Welcome! And thanks for dropping by. Thanks too for the warm welcome you gave us in your blog. I also enjoyed the conversation and, although we obviously disagree on several issues, it is always good to also view an issue from a different lens — as I have when I was reading your posts.

    As you said, we learn from others we disagree with and I certainly learned a lot from your blog.

    Thanks again and looking forward to a continuing, friendly conversation 🙂

    Hi All,
    Hope to upload a more comprehensive post within the week. I’m swamped with work responsibilities at the moment. Thanks 🙂

  12. I’d have to agree that the IPRA is unnecessary and exists only as a belated attempt to correct past mistakes.Sad but true.

    Human rights are UNIVERSAL rights.

    Ethnicity should have NOTHING to do with it.

    Hopefully, in an enlightened future we can throw away the IPRA and other ‘affirmative action’-type laws.

    cheers,

  13. Sir Dean does make a good point. From my observation, an indigenous person in the Philippines is someone without any European blood or other Asian blood (i.e. not mestizo/mestiza). And my understanding is that there ain’t too many mestizos in the Philippines to begin with. When I hear the word indigenous, I think of Igorots, Aetas, and the “hill tribes” in Mindanao. But should other groups also be considered indigenous? AFter all, if a Pampangan, for example, can trace his roots several hundred years without any European or Chinese or other foreign blood, should that person also be considered indigenous?

  14. Wil. we have foreign blood as well. Many of us in the Cordillera have Chinese blood in our veins. I suspect the Kiltepans to which you belong have a large concentration of Chinese blood in their veins. Aside from your fair complexion, your collective business acumen rivals that of the Chinese and the Jews. They own a large part of Baguio City. And you are everywhere in the Philippines. 90% of ukay-ukay shops are probably owned by i-Kiltepans. And they are making a lot of good money.

  15. Anyway, like TruBlue, condescending comments about my people and their struggle make me puke.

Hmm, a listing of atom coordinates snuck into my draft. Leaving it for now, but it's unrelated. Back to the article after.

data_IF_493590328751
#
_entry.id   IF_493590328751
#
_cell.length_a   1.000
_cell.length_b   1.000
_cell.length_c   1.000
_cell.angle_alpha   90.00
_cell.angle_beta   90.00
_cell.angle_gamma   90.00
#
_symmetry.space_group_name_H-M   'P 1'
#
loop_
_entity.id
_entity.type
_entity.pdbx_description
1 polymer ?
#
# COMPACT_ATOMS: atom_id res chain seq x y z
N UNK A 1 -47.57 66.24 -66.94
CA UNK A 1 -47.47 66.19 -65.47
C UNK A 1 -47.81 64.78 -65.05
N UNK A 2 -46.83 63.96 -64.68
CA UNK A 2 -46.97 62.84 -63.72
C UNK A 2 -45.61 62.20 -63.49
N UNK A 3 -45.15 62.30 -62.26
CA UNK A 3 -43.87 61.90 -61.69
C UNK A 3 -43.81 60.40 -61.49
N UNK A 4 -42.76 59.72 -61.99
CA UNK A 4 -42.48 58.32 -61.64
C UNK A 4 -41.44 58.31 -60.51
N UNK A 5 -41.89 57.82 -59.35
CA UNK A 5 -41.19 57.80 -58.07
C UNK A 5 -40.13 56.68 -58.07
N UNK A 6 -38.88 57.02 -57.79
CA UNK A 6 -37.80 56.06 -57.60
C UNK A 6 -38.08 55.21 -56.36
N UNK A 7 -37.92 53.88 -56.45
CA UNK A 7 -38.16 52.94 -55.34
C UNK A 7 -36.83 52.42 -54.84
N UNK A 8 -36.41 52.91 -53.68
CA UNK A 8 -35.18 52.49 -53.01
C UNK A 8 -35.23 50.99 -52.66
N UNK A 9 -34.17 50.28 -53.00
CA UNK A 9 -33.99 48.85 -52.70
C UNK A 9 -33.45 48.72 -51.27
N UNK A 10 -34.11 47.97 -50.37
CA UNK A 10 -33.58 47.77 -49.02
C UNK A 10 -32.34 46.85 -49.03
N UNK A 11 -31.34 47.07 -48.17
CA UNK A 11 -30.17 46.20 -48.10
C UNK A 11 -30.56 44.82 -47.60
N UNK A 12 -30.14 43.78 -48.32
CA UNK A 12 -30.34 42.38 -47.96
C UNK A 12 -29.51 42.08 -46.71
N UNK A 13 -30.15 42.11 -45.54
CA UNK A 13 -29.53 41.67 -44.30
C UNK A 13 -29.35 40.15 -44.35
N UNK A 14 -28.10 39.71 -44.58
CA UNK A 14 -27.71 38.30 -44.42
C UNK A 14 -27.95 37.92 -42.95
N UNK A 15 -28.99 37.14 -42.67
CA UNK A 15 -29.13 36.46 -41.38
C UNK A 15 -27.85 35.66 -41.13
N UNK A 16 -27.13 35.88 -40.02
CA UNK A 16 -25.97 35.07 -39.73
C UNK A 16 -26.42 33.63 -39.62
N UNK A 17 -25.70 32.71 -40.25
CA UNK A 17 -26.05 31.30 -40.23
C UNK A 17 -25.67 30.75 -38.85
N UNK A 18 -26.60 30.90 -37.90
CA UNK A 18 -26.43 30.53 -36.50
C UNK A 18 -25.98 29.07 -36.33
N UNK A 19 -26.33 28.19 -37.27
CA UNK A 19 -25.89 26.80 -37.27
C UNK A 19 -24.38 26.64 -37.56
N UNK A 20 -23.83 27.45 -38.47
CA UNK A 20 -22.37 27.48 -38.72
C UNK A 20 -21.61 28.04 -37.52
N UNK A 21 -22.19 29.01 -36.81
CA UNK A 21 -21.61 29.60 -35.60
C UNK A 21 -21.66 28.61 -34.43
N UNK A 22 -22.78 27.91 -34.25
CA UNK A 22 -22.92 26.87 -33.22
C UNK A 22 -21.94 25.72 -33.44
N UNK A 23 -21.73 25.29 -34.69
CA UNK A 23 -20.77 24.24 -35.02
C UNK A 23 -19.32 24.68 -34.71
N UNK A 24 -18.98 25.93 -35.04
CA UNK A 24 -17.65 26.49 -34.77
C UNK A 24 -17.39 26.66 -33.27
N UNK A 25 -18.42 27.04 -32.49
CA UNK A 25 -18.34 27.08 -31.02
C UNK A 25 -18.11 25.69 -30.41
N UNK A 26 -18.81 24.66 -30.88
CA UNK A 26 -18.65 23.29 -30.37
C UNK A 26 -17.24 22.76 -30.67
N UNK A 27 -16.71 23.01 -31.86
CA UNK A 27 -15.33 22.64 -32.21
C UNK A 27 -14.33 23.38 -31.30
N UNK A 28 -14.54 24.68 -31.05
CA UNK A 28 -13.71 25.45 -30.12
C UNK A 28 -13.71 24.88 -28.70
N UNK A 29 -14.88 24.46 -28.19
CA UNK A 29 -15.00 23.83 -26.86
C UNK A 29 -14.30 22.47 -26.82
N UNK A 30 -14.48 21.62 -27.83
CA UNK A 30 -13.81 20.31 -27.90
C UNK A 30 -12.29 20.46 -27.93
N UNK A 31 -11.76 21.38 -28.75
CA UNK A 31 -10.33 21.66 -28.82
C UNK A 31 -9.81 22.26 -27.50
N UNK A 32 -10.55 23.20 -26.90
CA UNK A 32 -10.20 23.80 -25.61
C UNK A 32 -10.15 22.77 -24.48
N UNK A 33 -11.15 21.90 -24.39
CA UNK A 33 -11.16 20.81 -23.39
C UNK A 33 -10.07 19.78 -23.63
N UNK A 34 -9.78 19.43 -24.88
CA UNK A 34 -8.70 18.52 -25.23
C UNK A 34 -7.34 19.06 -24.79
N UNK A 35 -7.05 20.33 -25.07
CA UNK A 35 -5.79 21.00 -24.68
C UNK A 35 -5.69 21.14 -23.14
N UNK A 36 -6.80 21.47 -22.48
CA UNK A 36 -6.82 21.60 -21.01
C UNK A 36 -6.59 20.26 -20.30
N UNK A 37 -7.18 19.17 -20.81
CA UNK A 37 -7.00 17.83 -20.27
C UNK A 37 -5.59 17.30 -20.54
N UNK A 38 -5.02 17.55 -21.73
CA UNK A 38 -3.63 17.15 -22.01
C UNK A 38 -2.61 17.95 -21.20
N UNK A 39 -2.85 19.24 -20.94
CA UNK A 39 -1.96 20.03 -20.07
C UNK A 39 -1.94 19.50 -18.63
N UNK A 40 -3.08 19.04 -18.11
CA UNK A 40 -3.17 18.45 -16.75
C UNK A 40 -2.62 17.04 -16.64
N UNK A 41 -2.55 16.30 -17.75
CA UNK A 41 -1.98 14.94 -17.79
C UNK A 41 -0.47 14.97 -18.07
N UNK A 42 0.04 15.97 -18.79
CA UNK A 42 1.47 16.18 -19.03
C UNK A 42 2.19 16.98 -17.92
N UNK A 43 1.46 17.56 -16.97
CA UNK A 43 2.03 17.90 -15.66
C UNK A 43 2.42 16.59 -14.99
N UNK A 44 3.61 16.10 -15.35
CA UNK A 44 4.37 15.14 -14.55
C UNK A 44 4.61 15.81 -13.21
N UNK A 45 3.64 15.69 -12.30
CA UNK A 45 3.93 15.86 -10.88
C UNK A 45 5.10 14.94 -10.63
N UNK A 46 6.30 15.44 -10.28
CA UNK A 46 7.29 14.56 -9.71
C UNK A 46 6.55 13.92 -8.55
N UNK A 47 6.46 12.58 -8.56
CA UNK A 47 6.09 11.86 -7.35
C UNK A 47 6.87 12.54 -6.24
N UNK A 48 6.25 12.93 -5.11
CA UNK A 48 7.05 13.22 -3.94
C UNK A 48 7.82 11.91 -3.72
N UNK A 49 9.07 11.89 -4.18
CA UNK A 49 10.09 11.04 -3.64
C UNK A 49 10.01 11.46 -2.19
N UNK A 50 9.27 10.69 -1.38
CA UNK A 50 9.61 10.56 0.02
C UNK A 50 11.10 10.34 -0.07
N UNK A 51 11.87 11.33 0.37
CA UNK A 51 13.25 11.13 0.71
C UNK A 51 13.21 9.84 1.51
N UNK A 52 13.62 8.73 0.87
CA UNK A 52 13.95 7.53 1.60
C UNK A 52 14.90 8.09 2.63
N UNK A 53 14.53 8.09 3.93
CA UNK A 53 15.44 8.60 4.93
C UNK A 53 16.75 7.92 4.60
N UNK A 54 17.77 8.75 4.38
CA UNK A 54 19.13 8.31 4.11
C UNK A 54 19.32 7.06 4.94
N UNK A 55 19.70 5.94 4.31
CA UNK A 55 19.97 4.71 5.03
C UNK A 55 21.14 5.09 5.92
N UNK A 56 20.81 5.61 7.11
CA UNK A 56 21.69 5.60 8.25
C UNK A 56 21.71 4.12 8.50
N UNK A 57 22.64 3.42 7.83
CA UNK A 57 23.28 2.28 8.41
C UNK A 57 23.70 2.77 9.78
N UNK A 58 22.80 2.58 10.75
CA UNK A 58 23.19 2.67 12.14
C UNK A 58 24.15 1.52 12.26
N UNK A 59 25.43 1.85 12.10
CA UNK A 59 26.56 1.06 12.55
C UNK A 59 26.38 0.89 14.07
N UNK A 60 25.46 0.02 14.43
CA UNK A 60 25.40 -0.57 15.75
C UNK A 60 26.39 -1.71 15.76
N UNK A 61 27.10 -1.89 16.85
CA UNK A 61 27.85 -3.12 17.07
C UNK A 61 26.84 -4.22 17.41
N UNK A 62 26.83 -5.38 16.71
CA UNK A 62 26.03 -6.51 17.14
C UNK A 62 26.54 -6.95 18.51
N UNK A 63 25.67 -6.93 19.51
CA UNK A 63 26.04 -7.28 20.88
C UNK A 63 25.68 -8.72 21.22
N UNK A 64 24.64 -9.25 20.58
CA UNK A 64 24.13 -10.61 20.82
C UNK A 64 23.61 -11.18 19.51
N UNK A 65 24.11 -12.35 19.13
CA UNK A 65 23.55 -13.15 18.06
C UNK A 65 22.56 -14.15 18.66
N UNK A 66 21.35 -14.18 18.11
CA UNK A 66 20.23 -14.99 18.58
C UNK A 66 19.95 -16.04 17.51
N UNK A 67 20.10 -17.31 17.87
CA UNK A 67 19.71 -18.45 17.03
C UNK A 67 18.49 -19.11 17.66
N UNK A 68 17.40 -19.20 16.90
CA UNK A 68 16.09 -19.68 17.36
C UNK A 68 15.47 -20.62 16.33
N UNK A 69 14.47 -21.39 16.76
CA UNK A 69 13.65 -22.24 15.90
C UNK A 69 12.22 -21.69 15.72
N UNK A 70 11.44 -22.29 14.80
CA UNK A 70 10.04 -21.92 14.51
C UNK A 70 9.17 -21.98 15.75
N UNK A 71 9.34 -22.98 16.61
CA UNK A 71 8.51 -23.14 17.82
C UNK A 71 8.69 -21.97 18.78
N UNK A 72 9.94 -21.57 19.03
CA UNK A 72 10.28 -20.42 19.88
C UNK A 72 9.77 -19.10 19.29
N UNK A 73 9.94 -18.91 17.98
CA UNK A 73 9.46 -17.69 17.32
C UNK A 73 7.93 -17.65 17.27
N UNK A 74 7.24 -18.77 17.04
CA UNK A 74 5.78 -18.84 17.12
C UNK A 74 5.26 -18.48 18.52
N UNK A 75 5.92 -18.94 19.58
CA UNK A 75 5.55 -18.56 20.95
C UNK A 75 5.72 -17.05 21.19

How do you enlighten them who refuse to be enlightened?

    It is disillusioning to note that even people who are from the supposed best schools and who have received an education for liberation are part of the stumbling block to the struggle of the IPs for recognition and the restoration. I challenge them to go to the United Nations Permanent Forum on Indigenous Peoples which, by the way, is headed by an Igorot.

    Down with the Supreme Court decision in the Cruz case. May quarters stop using that objectionable decision to belittle the IP struggle. That decision did not enlarge the IP cause. If anything, it restricted it.

  16. The IP struggle is a genuine struggle and it is sad that we need to codify special laws to protect what is basically human rights.

    In the Cordilleras we are being driven out of our lands without just cause and due compensation. You don’t need an IP law to see that this contravenes our basic rights.

    cheerio

    PS. Is it true that Vicky Tauli Corpuz is NOT actually paid for her work with the UN? Apay ngay libre?

  17. we might be christianized in the cordilleras but christianization doesn’tdetermine whether we are indigineous or not..in the 1920s in Kalinga the american missionary or CICM came to educate us and to preach the gospel..but the act of the people and work being indigenous doesn’t change the life style at all..even morally..maybe call us native then..until now go to tanudan Kalinga, no roads,they practice christianity but cultures and traditions overpowered them..even when it comes to the worst thing,…can’t express my word and the thing i wanna say…

  18. “the CICM came to educate us”….please no.

    this is a eurocentric view that we had to be “educated” by them….